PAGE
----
The main trade associations that represent Europe's healthcare industry have called for "balanced and transparent funding" of the continent's pharmacovigilance system.
The European Federation of Pharmaceutical Industries and Associations (EFPIA), the European Generic medicines Association (EGA), the European biotech industry (EuropaBio), the Association of the European Self-Medication Industry (AESGP) and the European Confederation of Pharmaceutical Entrepreneurs (EUCOPE) have issued a joint statement about their concerns for “the increasing financial burden of regulatory costs incurred since the adoption of the pharmacovigilance package in 2010″.
The trade bodies say they support the implementation of an effective pharmacovigilance system to ensure patient safety "and recognise recent efforts which have been made to ensure greater fairness, proportionality and transparency" in some aspects of the proposals for the mechanism of fees to be paid to the European Medicines Agency for these activities. Notably the industry welcomes the improvements regarding the annual fee to be paid by the marketing authorisation holders to the EMA.
However, the industry is concerned about rising costs "especially in light of the annual saving for the pharmaceutical industry of 145 million euros that was anticipated in the 2008 European Commission "impact assessment". Procedural fees, such as for pharmacovigilance referrals, have been significantly increased compared to the aforementioned impact assessment calculations accompanying the new pharmacovigilance legislation, "without open and transparent communication of calculations supporting this increase".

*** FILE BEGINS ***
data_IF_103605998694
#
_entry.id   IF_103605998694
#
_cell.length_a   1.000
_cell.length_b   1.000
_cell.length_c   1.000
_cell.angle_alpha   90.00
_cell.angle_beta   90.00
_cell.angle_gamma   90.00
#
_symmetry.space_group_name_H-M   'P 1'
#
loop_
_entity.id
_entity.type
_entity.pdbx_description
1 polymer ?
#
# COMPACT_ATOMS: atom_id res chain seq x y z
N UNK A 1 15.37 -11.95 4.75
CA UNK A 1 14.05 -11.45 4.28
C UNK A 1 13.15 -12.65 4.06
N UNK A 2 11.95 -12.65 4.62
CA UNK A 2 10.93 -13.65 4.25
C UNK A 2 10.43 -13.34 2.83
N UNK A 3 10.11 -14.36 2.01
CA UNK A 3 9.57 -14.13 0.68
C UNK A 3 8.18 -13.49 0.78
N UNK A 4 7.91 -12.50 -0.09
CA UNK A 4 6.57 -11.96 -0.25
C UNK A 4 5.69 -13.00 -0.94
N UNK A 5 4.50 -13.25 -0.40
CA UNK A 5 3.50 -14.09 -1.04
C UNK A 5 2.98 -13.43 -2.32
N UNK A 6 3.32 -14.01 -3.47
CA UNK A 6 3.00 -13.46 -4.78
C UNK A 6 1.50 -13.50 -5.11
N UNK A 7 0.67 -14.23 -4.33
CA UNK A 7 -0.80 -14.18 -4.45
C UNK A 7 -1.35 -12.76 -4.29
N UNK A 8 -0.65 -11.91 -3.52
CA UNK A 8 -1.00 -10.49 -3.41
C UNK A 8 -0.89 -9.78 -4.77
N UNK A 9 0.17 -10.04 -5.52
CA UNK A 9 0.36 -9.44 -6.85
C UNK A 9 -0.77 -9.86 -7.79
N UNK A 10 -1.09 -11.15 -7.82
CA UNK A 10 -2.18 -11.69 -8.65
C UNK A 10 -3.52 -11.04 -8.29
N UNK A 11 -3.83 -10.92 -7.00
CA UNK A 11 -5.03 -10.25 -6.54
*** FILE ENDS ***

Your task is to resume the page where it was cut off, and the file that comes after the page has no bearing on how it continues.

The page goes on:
The healthcare industry has therefore called on EU decision-makers to present "annual cost breakdowns and detailed information on performance indicators for the activities covered by the fees regime". The financial overview should include the pharmacovigilance costs at the European and national levels and the associations add that that the cost "should have been partly covered by community funding as established in the pharmaceutical legislation".
A revision of the EMA fees regimes in the medicinal products sector is expected in the coming year and the statement concludes with a call for dialogue with regulators and payers "in order to ensure that the future system is firmly based on the principles of cost-effectiveness, fairness, proportionality and transparency".